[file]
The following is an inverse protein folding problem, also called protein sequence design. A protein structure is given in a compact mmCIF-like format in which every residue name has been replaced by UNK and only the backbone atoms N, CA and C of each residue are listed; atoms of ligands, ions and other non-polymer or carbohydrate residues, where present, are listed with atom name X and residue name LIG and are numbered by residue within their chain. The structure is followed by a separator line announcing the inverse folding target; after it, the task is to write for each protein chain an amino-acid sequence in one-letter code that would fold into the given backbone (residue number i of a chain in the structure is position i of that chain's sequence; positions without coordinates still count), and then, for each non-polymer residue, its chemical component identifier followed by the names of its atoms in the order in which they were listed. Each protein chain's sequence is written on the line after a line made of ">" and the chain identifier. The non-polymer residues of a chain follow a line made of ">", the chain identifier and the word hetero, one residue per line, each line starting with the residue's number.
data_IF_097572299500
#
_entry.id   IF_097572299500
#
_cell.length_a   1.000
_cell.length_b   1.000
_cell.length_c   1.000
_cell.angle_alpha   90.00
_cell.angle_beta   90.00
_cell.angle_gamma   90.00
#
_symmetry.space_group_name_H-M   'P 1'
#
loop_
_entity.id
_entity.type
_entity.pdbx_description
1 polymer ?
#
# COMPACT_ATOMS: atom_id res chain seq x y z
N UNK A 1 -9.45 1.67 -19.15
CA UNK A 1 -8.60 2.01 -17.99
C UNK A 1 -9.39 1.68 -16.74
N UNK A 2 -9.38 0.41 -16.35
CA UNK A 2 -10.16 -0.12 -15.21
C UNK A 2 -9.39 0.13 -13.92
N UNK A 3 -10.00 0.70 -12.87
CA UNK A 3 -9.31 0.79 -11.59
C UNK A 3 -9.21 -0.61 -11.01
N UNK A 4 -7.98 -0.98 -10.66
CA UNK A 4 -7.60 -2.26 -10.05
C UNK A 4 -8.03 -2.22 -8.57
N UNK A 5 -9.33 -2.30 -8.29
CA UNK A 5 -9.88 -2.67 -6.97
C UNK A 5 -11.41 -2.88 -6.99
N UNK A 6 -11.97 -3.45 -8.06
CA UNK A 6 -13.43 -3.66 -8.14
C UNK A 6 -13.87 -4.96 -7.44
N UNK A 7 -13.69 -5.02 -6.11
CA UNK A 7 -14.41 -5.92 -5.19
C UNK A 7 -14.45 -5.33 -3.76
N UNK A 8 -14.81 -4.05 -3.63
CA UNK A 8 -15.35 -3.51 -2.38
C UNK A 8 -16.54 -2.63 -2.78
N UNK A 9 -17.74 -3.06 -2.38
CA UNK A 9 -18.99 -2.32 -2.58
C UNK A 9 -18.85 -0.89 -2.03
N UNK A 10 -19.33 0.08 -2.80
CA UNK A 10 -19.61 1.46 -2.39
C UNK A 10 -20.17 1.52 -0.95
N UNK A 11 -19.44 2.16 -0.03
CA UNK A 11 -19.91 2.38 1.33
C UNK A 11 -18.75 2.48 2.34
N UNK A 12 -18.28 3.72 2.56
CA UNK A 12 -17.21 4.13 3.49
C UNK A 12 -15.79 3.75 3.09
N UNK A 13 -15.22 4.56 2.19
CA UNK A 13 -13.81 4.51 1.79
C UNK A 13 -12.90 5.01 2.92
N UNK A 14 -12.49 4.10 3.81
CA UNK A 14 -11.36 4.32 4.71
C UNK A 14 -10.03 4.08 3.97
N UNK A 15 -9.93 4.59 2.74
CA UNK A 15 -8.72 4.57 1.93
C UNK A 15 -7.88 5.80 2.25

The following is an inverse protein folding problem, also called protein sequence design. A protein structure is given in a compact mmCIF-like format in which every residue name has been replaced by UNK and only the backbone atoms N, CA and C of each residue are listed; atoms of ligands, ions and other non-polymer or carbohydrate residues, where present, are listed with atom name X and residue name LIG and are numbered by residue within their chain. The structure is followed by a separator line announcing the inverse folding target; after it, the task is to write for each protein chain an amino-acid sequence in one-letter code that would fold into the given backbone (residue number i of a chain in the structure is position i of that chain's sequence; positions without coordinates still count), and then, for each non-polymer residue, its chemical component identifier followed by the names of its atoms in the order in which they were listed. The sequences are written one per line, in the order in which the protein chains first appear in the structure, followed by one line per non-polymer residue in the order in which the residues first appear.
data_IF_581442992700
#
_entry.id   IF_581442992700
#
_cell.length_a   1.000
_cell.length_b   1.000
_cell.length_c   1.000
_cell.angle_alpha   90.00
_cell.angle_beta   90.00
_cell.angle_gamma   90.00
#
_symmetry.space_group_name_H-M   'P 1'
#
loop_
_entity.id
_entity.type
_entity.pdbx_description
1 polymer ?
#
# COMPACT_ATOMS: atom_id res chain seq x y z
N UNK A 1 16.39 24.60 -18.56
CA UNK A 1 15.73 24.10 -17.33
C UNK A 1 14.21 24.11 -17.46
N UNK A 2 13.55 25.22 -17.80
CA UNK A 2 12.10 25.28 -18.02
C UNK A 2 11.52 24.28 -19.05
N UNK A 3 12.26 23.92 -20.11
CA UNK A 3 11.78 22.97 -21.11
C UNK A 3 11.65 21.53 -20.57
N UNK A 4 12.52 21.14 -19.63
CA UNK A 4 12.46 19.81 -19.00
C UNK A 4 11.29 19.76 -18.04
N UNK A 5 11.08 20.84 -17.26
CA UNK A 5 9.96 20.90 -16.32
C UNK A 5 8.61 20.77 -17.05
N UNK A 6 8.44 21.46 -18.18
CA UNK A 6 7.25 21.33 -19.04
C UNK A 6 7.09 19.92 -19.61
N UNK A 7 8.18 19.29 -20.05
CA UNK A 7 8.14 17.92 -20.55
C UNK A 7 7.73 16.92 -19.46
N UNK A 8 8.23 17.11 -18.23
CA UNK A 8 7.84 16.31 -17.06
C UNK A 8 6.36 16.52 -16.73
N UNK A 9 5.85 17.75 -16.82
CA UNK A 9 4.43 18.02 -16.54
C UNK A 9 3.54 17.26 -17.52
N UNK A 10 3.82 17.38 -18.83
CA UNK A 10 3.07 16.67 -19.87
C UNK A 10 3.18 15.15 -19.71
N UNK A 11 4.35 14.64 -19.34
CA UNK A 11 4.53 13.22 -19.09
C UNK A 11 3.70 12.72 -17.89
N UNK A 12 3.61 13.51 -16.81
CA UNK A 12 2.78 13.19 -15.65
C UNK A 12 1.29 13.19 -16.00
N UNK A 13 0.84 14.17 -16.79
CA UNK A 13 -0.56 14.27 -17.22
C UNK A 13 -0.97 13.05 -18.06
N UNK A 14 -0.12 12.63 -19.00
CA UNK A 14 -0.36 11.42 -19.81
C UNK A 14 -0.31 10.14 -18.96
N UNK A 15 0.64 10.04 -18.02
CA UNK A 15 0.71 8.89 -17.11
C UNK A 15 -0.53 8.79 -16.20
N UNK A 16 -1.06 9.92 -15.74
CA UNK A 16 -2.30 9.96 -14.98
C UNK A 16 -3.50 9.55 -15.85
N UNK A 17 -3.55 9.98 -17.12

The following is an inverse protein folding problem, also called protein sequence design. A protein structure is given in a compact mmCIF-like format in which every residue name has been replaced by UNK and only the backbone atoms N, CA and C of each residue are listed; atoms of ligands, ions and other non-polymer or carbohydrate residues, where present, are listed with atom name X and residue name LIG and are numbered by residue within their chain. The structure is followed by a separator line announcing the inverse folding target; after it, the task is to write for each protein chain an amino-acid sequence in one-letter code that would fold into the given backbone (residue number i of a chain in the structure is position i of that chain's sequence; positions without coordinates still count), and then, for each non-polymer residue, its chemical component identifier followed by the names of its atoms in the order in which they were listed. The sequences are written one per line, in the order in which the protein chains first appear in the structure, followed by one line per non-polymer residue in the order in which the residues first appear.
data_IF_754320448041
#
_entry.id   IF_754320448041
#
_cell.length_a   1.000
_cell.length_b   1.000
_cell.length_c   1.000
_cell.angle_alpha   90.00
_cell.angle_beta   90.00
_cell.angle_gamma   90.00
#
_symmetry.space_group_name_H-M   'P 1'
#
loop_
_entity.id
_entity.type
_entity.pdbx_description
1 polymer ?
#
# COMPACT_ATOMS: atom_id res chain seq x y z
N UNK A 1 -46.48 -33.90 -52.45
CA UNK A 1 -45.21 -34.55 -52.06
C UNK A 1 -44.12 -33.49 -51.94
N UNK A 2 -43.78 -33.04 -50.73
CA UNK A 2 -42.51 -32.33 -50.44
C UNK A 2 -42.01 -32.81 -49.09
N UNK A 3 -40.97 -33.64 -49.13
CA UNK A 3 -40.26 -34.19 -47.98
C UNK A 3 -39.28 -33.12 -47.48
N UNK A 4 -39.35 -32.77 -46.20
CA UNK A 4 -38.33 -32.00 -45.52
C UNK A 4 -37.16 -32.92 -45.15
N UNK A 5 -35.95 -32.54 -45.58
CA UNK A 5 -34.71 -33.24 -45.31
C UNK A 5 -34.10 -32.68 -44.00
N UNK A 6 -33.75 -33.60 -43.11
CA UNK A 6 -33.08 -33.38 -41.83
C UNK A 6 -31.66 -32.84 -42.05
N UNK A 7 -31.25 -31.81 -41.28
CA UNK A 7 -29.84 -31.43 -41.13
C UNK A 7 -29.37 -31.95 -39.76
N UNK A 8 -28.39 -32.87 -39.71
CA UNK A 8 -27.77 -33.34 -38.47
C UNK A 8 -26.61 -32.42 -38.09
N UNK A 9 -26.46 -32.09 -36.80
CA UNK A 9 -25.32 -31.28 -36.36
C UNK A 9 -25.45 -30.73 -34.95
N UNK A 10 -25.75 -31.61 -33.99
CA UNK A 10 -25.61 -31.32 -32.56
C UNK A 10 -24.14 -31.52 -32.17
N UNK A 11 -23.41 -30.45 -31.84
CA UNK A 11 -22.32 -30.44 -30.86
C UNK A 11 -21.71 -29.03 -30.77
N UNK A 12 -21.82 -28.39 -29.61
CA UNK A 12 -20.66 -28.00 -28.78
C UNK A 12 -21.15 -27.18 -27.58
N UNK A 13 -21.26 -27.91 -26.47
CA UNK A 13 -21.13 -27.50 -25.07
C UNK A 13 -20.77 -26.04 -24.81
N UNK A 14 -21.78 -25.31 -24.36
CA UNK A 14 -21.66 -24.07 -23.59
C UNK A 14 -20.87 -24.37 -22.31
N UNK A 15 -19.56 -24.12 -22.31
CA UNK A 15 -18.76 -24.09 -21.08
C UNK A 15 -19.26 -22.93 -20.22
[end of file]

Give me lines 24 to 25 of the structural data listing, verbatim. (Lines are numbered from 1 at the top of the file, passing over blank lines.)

C UNK A 1 -9.39 1.68 -16.74
N UNK A 2 -9.38 0.41 -16.35